Secondhand Smoke Exposure Down But Still High
58 million nonsmokers are still being exposed to secondhand smoke
Although fewer Americans are smoking and more communities have smoke-free laws, 58 million nonsmokers are still being exposed to secondhand smoke, U.S. health officials said Tuesday.
Findings from the new study were published in the Feb. 3 early-release issue of the U.S. Centers for Disease Control and Prevention's Morbidity and Mortality Weekly Report.
These estimates of secondhand smoke exposure are despite the fact that exposure dropped by half between 1999-2000 and 2011-2012, according to the research. The latest estimates suggest that 40 percent of children aged 3 to 11 are breathing in secondhand smoke. Among black children, that number is 70 percent, according to the CDC.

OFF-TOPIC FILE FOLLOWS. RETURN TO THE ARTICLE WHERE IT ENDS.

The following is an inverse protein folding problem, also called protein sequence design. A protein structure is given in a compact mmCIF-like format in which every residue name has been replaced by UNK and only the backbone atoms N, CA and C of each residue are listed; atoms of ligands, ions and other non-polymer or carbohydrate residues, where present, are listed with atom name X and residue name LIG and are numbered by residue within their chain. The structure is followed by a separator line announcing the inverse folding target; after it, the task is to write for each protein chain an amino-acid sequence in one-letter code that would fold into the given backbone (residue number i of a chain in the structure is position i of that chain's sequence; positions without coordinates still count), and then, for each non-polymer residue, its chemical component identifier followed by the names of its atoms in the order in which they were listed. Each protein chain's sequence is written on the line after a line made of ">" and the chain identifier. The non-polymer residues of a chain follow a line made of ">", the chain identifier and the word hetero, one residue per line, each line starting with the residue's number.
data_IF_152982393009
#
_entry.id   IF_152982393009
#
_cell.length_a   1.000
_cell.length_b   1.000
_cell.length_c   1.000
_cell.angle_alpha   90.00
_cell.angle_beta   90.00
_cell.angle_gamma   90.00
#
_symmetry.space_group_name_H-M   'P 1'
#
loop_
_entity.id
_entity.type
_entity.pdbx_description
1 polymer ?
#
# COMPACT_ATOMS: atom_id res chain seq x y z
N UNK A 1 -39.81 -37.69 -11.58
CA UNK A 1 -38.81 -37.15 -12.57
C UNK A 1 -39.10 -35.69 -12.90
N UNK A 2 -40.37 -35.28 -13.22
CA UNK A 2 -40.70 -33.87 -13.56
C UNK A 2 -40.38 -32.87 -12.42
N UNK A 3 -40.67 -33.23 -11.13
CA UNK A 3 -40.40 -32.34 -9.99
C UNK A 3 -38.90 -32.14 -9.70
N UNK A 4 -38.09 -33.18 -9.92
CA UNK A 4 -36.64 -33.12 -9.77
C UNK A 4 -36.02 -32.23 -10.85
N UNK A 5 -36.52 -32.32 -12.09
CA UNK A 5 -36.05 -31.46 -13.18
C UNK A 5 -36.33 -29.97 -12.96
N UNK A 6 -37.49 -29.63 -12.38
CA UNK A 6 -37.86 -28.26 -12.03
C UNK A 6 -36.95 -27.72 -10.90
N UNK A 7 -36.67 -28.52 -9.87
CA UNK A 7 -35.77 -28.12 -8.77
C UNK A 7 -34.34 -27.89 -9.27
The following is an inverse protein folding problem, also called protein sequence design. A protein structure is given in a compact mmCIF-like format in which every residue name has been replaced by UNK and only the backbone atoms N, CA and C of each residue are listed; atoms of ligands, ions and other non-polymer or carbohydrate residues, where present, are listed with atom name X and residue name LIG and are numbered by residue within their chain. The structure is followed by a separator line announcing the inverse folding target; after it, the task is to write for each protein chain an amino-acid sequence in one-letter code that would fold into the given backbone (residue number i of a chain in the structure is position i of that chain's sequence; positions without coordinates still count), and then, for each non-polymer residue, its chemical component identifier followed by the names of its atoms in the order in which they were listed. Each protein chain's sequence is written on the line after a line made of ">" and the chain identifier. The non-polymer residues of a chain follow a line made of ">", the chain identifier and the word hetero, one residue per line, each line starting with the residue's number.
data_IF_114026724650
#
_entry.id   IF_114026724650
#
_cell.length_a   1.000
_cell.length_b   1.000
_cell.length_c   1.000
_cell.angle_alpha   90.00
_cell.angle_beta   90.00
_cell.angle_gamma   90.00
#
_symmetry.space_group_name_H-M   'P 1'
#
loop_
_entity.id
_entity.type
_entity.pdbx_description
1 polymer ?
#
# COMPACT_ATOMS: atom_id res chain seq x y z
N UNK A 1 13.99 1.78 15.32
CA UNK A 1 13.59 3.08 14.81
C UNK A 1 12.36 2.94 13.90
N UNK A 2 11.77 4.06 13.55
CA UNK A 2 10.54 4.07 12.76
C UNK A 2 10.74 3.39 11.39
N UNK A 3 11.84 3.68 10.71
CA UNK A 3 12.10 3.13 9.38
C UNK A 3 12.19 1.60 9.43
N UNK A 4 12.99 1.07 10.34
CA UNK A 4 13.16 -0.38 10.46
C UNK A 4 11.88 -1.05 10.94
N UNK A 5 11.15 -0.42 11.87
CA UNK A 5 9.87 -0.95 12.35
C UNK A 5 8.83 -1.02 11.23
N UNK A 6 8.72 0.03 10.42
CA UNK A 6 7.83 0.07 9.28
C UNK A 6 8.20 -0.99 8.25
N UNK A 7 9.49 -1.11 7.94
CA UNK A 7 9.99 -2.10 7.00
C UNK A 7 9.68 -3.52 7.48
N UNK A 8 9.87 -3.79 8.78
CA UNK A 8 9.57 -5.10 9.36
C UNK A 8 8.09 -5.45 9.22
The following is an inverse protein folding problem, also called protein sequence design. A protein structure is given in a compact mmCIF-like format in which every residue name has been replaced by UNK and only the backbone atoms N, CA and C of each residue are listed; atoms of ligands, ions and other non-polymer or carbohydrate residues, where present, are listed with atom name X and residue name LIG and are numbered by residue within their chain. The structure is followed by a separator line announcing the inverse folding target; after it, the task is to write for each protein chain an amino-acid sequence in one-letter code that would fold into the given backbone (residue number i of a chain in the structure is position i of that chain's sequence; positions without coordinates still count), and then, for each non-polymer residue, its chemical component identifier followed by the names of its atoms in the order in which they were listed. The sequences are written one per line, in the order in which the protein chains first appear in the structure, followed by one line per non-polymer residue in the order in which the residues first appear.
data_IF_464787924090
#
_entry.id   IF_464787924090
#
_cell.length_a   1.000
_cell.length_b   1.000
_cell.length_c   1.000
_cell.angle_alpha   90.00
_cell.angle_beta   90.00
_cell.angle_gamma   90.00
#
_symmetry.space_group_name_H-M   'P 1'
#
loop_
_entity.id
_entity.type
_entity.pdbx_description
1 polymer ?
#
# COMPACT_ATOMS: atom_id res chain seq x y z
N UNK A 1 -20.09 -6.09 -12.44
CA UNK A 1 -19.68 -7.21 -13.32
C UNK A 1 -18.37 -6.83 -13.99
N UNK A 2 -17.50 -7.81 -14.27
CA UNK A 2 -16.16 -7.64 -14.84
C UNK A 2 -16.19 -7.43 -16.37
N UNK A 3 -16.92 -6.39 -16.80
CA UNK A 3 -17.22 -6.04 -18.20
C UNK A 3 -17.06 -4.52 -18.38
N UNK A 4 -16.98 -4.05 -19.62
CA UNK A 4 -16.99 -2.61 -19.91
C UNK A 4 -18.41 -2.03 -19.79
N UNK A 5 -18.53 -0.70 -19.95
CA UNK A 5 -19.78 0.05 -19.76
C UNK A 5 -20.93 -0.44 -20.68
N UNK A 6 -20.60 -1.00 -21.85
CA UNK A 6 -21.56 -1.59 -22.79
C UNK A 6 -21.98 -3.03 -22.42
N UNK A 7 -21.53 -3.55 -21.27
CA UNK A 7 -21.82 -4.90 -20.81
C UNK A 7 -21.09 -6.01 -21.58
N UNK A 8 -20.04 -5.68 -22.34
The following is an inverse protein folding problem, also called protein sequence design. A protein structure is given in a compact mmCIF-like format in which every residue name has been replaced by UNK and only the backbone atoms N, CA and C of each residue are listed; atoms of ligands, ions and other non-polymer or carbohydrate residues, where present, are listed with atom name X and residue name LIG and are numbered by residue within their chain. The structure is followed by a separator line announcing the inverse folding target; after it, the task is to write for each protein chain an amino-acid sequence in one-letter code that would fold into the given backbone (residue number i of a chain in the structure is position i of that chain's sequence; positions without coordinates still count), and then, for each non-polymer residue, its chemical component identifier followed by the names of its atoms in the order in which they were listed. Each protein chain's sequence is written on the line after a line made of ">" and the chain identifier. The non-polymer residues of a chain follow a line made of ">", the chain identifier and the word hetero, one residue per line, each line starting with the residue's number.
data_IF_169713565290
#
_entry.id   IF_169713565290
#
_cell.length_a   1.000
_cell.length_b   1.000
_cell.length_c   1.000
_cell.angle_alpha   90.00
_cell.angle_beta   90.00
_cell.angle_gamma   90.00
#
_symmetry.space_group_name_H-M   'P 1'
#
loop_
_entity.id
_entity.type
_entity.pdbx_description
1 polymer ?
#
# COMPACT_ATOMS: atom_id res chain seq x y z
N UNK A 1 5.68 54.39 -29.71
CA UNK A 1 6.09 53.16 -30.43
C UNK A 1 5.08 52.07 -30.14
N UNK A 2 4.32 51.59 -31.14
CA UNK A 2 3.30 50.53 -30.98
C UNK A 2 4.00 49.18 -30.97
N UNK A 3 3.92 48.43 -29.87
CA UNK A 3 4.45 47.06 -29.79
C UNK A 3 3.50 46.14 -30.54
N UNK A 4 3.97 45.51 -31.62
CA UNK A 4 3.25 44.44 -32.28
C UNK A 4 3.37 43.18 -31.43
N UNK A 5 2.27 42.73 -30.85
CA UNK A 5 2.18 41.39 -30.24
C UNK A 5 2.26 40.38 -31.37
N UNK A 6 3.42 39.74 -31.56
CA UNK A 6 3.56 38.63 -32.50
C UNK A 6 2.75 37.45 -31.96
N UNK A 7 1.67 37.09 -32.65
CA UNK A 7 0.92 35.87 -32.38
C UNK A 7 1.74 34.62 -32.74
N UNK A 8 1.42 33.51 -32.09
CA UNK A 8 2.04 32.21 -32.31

Tom Frieden, M.D., M.P.H., director of the CDC, said during a midday press conference, citing the U.S. Surgeon General, that "there is no safe level of exposure to secondhand smoke."
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Tobacco smoke contains over 7,000 chemicals, including about 70 that can cause cancer, he added. Each year, secondhand smoke kills more than 41,000 Americans from lung cancer and heart disease, and causes 400 deaths from sudden infant death syndrome, Frieden said. "These deaths are entirely preventable," he added.
Harold Wimmer, president of the American Lung Association, said in a statement: "We recognize our nation can breathe more safely because of smoke-free laws the American Lung Association and our partners have worked so hard to pass these last 15 years.
However, more needs to be done as one in four nonsmokers continue to be exposed to secondhand smoke, including many children."